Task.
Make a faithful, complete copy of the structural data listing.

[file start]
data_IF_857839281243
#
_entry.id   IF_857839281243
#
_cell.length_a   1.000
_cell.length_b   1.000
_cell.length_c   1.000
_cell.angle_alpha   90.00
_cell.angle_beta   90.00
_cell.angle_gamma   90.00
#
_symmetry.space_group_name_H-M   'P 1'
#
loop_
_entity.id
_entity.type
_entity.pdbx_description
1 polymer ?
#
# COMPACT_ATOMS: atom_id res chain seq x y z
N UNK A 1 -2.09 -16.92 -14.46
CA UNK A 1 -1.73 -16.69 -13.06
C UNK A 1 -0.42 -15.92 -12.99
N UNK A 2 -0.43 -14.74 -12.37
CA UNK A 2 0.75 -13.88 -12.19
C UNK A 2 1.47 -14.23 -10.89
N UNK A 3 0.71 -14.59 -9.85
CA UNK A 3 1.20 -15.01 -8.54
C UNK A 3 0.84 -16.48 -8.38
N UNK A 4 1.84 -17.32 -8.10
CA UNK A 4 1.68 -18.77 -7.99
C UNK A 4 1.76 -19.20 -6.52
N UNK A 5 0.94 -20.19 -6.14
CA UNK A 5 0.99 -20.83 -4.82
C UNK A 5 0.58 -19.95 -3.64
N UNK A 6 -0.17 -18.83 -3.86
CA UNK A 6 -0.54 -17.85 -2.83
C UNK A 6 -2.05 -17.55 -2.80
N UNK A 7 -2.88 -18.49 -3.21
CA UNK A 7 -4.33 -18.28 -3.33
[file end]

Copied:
data_IF_857839281243
#
_entry.id   IF_857839281243
#
_cell.length_a   1.000
_cell.length_b   1.000
_cell.length_c   1.000
_cell.angle_alpha   90.00
_cell.angle_beta   90.00
_cell.angle_gamma   90.00
#
_symmetry.space_group_name_H-M   'P 1'
#
loop_
_entity.id
_entity.type
_entity.pdbx_description
1 polymer ?
#
# COMPACT_ATOMS: atom_id res chain seq x y z
N UNK A 1 -2.09 -16.92 -14.46
CA UNK A 1 -1.73 -16.69 -13.06
C UNK A 1 -0.42 -15.92 -12.99
N UNK A 2 -0.43 -14.74 -12.37
CA UNK A 2 0.75 -13.88 -12.19
C UNK A 2 1.47 -14.23 -10.89
N UNK A 3 0.71 -14.59 -9.85
CA UNK A 3 1.20 -15.01 -8.54
C UNK A 3 0.84 -16.48 -8.38
N UNK A 4 1.84 -17.32 -8.10
CA UNK A 4 1.68 -18.77 -7.99
C UNK A 4 1.76 -19.20 -6.52
N UNK A 5 0.94 -20.19 -6.14
CA UNK A 5 0.99 -20.83 -4.82
C UNK A 5 0.58 -19.95 -3.64
N UNK A 6 -0.17 -18.83 -3.86
CA UNK A 6 -0.54 -17.85 -2.83
C UNK A 6 -2.05 -17.55 -2.80
N UNK A 7 -2.88 -18.49 -3.21
CA UNK A 7 -4.33 -18.28 -3.33